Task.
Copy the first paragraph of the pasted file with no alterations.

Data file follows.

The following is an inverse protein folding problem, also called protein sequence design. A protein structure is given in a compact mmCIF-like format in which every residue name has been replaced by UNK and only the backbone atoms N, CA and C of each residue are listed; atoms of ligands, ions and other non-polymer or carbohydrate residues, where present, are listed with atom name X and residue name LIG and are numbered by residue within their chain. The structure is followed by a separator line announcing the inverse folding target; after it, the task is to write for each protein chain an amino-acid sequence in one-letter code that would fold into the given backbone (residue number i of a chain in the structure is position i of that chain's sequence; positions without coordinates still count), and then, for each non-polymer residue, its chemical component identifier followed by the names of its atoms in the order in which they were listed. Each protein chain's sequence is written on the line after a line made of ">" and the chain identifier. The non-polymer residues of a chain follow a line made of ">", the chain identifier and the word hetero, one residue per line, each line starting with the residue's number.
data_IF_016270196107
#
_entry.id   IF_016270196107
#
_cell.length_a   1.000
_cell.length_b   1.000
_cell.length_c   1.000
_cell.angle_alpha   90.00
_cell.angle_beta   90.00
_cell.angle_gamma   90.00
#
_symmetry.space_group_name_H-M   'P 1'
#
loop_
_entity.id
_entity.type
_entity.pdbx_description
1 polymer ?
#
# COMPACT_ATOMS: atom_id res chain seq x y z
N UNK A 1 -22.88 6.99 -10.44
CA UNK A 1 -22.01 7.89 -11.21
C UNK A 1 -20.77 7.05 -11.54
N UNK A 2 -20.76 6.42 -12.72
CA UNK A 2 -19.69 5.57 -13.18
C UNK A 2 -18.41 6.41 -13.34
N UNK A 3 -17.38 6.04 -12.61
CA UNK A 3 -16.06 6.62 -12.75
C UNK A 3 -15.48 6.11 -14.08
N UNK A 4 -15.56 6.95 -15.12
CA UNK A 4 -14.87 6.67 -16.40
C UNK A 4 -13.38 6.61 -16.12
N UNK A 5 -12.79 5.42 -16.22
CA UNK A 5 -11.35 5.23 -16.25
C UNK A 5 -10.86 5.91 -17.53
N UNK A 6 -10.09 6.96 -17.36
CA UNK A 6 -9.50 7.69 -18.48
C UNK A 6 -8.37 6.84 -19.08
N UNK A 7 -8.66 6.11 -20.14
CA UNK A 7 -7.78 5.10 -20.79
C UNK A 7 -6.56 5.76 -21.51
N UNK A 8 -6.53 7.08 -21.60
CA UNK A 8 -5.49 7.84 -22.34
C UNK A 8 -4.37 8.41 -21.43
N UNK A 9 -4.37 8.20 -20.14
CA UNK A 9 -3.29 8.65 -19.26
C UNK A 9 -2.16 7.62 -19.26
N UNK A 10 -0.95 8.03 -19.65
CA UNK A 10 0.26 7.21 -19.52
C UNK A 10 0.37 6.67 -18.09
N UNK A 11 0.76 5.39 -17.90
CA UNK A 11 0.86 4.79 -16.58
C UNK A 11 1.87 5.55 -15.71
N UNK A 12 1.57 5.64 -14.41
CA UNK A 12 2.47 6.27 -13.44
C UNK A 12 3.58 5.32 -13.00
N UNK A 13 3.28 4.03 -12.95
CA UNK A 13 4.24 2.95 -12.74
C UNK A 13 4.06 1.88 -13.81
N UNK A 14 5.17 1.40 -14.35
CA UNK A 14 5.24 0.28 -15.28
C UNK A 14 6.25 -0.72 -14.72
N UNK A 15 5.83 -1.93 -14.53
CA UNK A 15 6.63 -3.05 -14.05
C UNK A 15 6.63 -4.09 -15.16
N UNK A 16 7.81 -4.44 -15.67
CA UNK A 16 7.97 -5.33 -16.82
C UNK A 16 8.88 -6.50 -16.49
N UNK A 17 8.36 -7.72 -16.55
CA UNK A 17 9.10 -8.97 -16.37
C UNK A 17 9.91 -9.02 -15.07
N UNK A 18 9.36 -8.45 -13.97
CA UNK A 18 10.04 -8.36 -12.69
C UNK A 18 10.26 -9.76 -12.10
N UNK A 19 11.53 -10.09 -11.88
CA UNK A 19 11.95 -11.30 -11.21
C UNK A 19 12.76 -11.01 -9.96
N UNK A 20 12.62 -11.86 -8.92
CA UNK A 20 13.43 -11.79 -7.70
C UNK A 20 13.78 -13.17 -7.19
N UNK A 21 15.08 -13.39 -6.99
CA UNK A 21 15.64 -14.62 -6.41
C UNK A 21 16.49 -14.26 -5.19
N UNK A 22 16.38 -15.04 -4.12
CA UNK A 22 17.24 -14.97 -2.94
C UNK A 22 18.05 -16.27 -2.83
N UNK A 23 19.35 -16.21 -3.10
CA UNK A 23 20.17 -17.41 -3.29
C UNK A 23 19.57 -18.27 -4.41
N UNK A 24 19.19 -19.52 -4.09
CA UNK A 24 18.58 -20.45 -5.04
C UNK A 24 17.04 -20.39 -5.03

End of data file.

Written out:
The following is an inverse protein folding problem, also called protein sequence design. A protein structure is given in a compact mmCIF-like format in which every residue name has been replaced by UNK and only the backbone atoms N, CA and C of each residue are listed; atoms of ligands, ions and other non-polymer or carbohydrate residues, where present, are listed with atom name X and residue name LIG and are numbered by residue within their chain. The structure is followed by a separator line announcing the inverse folding target; after it, the task is to write for each protein chain an amino-acid sequence in one-letter code that would fold into the given backbone (residue number i of a chain in the structure is position i of that chain's sequence; positions without coordinates still count), and then, for each non-polymer residue, its chemical component identifier followed by the names of its atoms in the order in which they were listed. Each protein chain's sequence is written on the line after a line made of ">" and the chain identifier. The non-polymer residues of a chain follow a line made of ">", the chain identifier and the word hetero, one residue per line, each line starting with the residue's number.